The case study is set in mid-2012 as the new co-CEOs of Deutsche Bank are about to speak in an analyst call. Various factors affecting a bank's situation in a changing global industry have to be analyzed (e.g. leverage and credit quality). The same goes for the implications such as that of Deutsche Bank and the banking sector and more broadly of Basel III.
Yiorgos Allayannis; Gerry Yemen; Andrew C Wicks; Matthew Dougherty
Harvard Business Review (UV6662-PDF-ENG)
April 02, 2013
Case questions answered:
- How has the orientation of Deutsche Bank changed over time in terms of its business segments and global strategy? Has this orientation been successful?
- What do the historical ratios tell us about the bank's profitability?
- What is the financial outlook for the bank in view of Basel III and the eurozone debt crisis? Feel free to research and update the case here.
- What is your estimated valuation of the bank based on the P/E and P/TB ratios?
- How has the strategic orientation of DB changed over time in terms of 1) business segments and 2) geographic span? Did peers do the same in the past few years?
- What do the historical financials tell us about Deutsche Bank’s profitability (ROA/ROE), capital strength, and leverage?
- How is Deutsche Bank’s outlook after the announced implementation of Basel III? What can the two co-CEOs do?
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Deutsche Bank and The Road to Basel III Case Answers
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Executive Summary – Deutsche Bank and The Road to Basel III
In our analysis of this case, Deutsche Bank and The Road to Basel III, we will cover a brief description of Deutsche Bank Group, history, and business overview for a 10-year period from 2002-12. We will discuss changes in the orientation of the bank during this period, and whether it has been successful, and why.
Furthermore, we will discuss the bank’s profitability in detail using the historical ratios provided in this case study, and its financial outlook after the emergence of Basel III and the eurozone debt crisis. Finally, we will provide an estimated valuation of Deutsche Bank based on the P/E and P/TB ratios given from 2006-12.
Introduction and Overview of the Situation
Like most global financial institutions Deutsche Bank suffered greatly as a result of the global financial crisis in 2008-2009; also, like most institutions, it is being forced to change its structure and operations to comply with new rules and regulations that were developed because of said crisis.
In its almost 150-year-old history, Deutsche Bank has lived through some very tough financial situations, including two World Wars and a Great Depression, but after each setback Deutsche has come back stronger and stronger, growing to become one of the most powerful financial institutions in the world.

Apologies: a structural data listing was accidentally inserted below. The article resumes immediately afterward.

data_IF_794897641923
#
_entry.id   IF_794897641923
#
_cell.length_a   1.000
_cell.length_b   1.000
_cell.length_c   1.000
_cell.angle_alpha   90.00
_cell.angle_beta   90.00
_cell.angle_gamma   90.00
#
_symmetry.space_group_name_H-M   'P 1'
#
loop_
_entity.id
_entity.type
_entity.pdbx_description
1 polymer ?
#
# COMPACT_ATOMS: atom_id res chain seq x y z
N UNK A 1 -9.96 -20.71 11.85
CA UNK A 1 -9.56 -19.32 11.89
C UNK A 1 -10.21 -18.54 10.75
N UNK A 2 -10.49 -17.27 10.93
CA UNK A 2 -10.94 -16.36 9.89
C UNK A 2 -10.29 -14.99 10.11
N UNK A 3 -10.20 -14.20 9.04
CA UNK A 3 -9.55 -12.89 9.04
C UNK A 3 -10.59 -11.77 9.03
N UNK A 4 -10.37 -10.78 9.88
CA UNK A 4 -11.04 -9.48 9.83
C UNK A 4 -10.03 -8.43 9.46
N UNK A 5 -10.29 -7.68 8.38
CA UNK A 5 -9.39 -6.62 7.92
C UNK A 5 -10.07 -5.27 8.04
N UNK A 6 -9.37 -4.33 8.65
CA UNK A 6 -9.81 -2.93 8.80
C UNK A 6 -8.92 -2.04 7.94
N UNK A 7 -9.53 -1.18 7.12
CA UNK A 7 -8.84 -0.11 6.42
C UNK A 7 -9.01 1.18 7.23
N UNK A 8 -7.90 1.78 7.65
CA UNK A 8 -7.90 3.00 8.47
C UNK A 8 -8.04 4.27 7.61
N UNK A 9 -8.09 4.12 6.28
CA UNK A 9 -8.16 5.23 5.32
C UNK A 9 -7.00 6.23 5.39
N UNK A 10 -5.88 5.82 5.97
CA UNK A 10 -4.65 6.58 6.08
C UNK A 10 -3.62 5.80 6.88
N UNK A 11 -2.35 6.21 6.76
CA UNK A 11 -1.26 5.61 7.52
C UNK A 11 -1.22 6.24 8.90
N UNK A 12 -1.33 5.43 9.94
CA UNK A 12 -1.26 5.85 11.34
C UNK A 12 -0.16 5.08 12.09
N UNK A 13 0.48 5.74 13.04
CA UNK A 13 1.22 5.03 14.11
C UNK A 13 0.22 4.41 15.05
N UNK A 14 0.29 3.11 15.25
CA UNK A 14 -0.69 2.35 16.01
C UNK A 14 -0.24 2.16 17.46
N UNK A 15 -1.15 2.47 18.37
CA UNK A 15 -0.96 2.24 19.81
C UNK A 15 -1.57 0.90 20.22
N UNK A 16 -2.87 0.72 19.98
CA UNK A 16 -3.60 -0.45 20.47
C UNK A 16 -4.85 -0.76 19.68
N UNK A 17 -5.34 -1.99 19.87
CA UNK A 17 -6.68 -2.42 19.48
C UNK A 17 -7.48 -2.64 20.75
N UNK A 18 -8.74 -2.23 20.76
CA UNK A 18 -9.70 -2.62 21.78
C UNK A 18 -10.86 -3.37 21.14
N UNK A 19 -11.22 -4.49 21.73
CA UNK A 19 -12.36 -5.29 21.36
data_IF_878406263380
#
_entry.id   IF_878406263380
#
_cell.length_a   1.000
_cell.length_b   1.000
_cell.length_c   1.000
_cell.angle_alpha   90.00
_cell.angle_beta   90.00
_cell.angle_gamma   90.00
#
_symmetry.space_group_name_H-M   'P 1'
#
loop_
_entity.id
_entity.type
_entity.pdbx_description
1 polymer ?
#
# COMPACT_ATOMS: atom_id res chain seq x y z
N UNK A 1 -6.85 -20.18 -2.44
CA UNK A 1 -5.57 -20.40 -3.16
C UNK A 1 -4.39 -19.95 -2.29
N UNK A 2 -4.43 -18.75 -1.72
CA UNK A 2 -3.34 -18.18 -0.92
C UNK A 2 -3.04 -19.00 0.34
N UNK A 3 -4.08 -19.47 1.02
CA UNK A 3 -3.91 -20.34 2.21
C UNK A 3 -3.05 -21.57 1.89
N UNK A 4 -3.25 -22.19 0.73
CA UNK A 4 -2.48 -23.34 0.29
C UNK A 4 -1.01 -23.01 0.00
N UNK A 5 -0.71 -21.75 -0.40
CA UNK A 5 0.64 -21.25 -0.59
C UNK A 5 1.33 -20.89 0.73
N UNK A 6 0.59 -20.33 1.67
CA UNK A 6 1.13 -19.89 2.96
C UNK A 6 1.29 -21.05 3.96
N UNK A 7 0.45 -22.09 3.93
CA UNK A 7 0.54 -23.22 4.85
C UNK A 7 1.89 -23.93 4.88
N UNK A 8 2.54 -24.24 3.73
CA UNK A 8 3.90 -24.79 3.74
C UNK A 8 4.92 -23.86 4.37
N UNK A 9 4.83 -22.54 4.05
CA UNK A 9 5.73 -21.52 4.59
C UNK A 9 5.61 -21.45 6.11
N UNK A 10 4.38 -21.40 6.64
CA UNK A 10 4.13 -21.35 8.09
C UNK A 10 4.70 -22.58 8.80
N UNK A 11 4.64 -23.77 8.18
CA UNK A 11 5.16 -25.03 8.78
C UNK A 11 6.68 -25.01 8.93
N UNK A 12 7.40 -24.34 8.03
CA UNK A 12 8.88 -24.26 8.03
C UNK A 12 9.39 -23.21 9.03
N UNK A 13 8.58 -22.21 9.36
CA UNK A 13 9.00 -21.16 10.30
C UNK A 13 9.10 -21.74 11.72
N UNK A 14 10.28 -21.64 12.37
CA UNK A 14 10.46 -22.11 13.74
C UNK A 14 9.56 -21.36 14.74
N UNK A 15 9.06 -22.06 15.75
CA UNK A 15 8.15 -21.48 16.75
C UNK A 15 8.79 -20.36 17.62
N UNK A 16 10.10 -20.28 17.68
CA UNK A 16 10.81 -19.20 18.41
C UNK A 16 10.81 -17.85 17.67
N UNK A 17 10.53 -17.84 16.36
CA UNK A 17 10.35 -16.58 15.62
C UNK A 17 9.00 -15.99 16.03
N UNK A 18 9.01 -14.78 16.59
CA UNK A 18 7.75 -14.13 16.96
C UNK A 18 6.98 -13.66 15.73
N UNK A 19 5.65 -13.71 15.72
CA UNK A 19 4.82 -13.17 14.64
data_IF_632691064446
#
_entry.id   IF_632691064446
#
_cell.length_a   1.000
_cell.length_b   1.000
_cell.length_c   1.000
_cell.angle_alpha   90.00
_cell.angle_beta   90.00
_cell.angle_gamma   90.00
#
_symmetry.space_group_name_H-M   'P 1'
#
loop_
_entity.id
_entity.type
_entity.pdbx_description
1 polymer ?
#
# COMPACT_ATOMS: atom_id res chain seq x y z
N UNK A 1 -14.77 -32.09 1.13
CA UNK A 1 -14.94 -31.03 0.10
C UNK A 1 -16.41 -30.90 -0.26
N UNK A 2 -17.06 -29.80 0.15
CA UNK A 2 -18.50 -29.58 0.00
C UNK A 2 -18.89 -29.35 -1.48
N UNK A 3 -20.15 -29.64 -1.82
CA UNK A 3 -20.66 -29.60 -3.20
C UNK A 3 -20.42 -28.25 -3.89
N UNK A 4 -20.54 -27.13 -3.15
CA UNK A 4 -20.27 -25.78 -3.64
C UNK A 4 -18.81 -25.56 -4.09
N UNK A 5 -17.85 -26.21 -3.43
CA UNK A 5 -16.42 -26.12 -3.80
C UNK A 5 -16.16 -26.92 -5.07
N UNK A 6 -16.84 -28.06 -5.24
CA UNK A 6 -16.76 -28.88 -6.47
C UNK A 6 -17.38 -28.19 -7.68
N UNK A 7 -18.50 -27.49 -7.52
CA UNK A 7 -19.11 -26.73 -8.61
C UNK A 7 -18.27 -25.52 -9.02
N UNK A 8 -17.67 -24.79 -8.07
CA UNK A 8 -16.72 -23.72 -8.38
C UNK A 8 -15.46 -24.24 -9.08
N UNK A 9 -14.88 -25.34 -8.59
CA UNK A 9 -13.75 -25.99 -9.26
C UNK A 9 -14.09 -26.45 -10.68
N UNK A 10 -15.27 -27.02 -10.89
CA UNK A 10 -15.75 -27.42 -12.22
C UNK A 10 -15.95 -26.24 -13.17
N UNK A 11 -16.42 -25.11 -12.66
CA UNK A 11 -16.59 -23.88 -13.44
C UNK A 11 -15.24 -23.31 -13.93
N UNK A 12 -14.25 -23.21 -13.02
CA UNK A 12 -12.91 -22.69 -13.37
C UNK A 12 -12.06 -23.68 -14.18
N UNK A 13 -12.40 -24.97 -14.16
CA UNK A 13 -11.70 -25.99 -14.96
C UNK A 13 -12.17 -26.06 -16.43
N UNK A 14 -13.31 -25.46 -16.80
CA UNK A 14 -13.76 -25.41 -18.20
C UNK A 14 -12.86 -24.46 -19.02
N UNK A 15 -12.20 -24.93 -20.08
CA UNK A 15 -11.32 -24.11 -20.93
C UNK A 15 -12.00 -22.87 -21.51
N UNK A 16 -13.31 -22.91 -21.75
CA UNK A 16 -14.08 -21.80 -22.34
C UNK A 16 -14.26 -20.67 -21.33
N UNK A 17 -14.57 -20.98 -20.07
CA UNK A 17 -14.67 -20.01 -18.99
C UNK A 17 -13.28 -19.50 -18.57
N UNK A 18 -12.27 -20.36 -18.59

It has proven to be very effective at adapting to changing times in a continuously evolving industry, while there were changes in leadership in 2012, and it was somewhat struggling to get on track to the new Basel III standards we believe that it’ll undoubtedly manage to get back in the right direction.
Established in Germany in 1870 with the goal of “circumventing the supremacy of British banks that had dominated international foreign trade” Deutsche went on to do just that, almost immediately, by diversifying and by establishing trade financing and commercial investment banking services internationally.
Through the wars and the great depression Deutsche suffered significantly, even more than other international institutions, due to its ties to Germany, it was even temporarily broken up post-WWII. In the late 50’s it began to grow again, doing such a successful job that it grew to be one of the most important banks in the world by 2012.
In our analysis, we’ll explore Deutsche’s financial reporting for the past ten years and analyze the challenges it’s facing to successfully and profitably adopt Basel III’s new financial regulatory frameworks.
The orientation of Deutsche Bank
As previously mentioned, Deutsche has been very effective at changing with the times and making smart profitable investments and business decisions. Right from its establishment it began with the goal of being one of the first German banks to do business internationally and disrupting the established leadership of the British banks. It very quickly grew to be the dominant bank in its home Germany, buying up small banks that didn’t survive the 1870’s crisis and becoming the leader in trading government-issued securities.
After WWI, the bank was forced to downsize and prioritize survival above all else, but again it emerged strong, growing again to become a national leader. Then, during WWII Deutsche took advantage of the German invasion of Europe to grow its reach and helped the Nazis finance their operations. Suffice to say that the fall of the Nazis resulted in the…
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